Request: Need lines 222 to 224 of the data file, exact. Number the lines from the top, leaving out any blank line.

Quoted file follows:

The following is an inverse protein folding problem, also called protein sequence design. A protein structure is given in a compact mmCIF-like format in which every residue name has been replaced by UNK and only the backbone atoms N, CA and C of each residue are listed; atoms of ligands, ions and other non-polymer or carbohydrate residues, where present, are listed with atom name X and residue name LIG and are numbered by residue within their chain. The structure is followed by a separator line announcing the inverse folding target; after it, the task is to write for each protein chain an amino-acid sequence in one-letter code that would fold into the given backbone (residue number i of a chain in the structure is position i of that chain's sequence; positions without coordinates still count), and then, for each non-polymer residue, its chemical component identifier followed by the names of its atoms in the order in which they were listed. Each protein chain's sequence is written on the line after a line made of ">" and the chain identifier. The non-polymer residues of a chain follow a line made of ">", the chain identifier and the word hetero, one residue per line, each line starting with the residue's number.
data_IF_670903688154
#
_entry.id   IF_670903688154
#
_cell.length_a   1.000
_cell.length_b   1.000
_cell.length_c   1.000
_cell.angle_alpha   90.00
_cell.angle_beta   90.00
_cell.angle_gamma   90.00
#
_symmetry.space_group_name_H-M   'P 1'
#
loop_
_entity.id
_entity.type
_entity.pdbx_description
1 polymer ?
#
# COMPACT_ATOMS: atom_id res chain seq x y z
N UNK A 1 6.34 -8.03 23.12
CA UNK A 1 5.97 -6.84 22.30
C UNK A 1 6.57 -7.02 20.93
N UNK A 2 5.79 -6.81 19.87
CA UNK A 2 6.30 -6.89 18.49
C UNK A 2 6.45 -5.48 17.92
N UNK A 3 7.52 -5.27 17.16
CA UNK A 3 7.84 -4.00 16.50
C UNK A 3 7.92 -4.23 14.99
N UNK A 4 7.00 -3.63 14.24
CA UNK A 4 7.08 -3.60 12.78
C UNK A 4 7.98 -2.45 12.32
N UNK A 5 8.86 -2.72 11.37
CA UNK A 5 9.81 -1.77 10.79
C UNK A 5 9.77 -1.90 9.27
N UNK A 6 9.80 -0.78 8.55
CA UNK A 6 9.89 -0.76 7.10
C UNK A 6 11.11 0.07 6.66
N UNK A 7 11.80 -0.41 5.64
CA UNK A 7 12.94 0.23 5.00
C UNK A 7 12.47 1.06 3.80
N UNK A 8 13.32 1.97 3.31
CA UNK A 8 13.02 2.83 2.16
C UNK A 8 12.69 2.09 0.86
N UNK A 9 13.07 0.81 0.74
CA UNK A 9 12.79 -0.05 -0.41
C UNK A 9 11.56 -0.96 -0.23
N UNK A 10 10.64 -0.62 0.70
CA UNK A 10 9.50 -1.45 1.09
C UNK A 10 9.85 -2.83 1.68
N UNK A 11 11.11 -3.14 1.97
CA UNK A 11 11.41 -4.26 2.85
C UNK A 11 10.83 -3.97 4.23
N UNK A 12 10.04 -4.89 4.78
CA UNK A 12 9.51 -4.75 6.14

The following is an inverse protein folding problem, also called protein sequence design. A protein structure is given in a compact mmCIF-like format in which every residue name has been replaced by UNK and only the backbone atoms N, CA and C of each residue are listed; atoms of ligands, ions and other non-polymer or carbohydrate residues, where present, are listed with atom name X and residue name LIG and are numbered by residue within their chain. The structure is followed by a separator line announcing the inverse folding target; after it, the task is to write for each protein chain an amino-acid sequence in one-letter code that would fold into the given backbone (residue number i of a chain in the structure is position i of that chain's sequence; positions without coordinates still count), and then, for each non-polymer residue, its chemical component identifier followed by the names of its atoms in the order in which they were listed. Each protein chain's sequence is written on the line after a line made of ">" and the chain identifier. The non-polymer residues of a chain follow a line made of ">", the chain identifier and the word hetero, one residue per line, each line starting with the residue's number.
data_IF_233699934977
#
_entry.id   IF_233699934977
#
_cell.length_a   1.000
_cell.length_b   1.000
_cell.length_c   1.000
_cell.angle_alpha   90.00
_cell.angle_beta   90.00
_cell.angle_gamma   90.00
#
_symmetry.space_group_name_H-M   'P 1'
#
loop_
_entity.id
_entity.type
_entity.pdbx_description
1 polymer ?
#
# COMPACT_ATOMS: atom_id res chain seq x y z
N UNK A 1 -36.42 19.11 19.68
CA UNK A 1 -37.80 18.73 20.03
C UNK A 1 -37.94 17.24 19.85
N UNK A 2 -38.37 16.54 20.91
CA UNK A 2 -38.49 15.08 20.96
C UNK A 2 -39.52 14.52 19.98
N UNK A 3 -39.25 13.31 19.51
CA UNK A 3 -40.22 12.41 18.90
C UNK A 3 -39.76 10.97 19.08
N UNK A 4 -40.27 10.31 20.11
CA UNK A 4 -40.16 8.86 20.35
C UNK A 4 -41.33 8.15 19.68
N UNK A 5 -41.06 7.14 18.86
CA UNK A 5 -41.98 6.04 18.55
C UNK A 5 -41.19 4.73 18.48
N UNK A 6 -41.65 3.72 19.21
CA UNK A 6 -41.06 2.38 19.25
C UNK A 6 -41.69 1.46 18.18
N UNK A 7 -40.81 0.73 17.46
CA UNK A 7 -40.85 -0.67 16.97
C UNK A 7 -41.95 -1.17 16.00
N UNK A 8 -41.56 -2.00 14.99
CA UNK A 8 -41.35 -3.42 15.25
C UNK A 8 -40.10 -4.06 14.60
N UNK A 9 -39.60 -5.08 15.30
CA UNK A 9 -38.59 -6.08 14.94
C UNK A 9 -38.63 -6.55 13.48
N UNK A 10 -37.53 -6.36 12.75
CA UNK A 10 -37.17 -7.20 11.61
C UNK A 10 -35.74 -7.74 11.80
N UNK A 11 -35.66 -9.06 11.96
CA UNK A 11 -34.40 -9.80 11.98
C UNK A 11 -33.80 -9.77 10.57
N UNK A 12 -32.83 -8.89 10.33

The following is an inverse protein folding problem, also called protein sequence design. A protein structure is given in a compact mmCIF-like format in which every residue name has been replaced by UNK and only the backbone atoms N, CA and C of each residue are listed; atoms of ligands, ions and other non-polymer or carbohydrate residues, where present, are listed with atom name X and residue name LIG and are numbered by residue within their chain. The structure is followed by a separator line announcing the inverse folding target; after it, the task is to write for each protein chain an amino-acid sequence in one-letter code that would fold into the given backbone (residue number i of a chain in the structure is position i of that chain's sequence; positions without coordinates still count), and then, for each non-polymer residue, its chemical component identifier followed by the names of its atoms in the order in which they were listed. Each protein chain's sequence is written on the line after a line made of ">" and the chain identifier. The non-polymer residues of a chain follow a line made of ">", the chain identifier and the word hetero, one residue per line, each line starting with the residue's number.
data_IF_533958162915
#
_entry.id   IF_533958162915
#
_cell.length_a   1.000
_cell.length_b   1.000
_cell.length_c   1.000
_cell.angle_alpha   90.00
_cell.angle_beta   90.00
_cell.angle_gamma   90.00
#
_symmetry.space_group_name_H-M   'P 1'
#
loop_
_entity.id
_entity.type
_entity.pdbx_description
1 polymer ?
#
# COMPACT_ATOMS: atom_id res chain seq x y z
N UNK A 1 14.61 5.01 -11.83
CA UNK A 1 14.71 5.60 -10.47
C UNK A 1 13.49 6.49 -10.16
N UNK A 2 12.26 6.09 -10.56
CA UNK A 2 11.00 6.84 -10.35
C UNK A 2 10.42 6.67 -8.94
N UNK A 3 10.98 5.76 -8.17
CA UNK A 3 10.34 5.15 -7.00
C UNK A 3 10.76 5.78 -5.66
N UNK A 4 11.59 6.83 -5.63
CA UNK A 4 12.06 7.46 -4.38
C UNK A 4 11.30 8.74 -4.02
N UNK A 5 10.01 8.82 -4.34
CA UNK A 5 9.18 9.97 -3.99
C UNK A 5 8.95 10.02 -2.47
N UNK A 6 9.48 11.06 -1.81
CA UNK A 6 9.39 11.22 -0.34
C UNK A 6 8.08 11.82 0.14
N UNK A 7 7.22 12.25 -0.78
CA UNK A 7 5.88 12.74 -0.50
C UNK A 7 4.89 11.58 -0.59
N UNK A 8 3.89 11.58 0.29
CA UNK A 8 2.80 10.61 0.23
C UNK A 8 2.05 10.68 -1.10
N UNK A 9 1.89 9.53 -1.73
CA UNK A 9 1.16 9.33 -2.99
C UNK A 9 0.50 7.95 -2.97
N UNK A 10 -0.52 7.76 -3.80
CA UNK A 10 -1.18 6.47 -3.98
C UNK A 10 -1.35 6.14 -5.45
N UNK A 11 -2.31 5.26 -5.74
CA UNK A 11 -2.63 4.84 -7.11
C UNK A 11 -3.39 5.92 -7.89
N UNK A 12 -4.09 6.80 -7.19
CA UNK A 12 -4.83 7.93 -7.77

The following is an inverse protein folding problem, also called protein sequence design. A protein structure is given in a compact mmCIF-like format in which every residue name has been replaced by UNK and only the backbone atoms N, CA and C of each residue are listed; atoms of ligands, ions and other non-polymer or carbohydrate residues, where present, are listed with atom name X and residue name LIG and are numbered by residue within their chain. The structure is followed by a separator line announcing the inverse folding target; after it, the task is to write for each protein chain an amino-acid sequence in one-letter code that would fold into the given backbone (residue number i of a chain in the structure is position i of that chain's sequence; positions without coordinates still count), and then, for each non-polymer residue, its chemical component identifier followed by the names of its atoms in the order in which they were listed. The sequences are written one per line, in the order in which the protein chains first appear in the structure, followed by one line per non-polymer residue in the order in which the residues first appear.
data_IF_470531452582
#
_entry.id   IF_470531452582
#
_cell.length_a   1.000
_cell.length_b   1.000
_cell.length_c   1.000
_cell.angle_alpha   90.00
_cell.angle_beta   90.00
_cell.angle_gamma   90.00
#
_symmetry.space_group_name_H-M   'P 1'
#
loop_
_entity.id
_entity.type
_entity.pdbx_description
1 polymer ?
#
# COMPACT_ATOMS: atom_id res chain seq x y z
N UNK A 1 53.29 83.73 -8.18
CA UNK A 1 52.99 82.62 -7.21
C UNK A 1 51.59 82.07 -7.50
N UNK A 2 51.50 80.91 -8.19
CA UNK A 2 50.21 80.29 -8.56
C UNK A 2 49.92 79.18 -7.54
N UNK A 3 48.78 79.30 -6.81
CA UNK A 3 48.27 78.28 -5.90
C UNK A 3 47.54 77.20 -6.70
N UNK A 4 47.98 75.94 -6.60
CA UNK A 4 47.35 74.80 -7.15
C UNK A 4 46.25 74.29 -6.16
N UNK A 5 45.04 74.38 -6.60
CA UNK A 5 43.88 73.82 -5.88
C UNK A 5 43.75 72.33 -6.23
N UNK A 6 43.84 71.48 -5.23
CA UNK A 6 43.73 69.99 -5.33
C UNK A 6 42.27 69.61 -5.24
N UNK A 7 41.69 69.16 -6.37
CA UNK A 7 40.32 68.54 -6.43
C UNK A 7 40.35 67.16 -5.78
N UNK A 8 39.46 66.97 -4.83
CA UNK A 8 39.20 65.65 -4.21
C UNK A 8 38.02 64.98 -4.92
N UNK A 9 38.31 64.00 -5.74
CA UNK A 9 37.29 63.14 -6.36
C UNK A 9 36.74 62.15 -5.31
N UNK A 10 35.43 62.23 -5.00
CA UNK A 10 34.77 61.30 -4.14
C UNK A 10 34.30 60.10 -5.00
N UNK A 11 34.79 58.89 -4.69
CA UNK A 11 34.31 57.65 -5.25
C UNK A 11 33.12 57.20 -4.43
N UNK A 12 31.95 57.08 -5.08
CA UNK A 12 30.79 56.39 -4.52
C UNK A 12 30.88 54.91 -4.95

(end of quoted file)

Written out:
N UNK A 12 31.95 57.08 -5.08
CA UNK A 12 30.79 56.39 -4.52
C UNK A 12 30.88 54.91 -4.95